At our proposed U54 center, we will continue to conduct epigenomic analysis in cancer. While the focus of the previous award was on epigenetic processes associated with neoplastic transformation of normal cells. In this competing application, we will move a step forward to study epigenetic changes in prostate, breast, and ovarian cancer cells progressing to an aggressive phenotype, i.e., hormone-Zchemo-resistance. Based on our preliminary findings, we hypothesize that epigenetic deregulation of androgen receptor, estrogen receptor a, or TGF-B/SMAD4 signaling underlies the transition of a hormone-/chemo-sensitive to a hormone-/chemo-insensitive phenotype in cancer. Different modes of signaling-mediated transcription, including ligand-dependent and -independent functions, will be defined using integrated epigenomic data. We will develop probabilistic algorithms to predict the effect of chromosome looping and chromatin remodeling (i.e., changes of histone marks and DNA methylation) on target gene transcription, including empirical Bayesian mixture and hidden Markov modeling (for classifying spatiotemporal patterns of target genes in a signaling network), interactive modeling of transcription "hubs", stochastic modeling of permissive and non-permissive epigenetic marks, and pattern recognition algorithms for predicting transcription factor binding sites and methylation-prone or -resistant sequences. Testing and validation of these computational predictions will be performed in cancer cell lines. Assays including functional knock-in or -out of key transcription hubs will determine whether cancer cells gain or lose hormone-/chemo-sensitivity, respectively, as a result of in vitro manipulation. For translational studies, primary tumors will be used to correlate clinicopathological correlations with epigenetic changes. By taking an integrative "omics" approach, we expect to move the epigenomics field forward in at least three new directions: 1) long-range chromatin looping may be a common epigenetic mechanism of transcriptional regulation in cancer;2) histone modifications/DNA methylation of distant transcription binding sites represent previously uncharacterized biomarkers for predicting hormone-/chemo-resistance in cancer subtypes;and 3) computational modeling may support the recent notion that repressive histone modifications, rather than DNA methylation, are critical epigenetic factors in the heritable silencing of genes. Importantly, these state-of-the-art computational approaches and the vast omics data will be used for our education/outreach efforts to train young systems scientists and for collaborative studies with other researchers in the CCSB-ICBP network.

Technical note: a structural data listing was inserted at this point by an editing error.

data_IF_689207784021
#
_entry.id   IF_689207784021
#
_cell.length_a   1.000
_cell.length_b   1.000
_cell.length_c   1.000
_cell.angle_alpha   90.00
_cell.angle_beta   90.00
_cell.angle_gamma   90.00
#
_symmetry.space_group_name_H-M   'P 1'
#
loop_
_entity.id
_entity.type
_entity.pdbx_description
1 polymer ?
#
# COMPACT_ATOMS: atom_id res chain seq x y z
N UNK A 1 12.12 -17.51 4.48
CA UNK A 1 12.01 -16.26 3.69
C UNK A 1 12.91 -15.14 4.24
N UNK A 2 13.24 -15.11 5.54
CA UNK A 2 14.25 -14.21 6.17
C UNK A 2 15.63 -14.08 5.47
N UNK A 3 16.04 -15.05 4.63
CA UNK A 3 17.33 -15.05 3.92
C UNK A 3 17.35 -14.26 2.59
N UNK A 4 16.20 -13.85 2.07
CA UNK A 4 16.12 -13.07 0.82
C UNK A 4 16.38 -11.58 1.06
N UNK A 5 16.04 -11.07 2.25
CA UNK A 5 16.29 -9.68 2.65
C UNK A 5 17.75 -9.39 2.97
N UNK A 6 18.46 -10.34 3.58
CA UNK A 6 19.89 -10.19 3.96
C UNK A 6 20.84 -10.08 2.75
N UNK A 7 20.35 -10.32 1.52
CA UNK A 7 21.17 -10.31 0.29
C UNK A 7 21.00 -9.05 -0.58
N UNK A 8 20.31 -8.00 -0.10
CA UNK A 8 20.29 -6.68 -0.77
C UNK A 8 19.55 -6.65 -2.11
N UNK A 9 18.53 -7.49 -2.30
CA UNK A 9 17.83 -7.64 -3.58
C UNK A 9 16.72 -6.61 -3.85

Epigenetic assays will be used to determine whether differential histone modifications and DNA methylation occur in distant transcription factor binding sites and nearby promoter regions in hormone-/chemo-insensitive cells. These analyses will be extended to a panel of cancer cell lines and primary tumors. The final objective is to identify a panel of epigenetic biomarkers for predicting responsiveness to anti-hormone treatments and chemotherapies in cancer patients.
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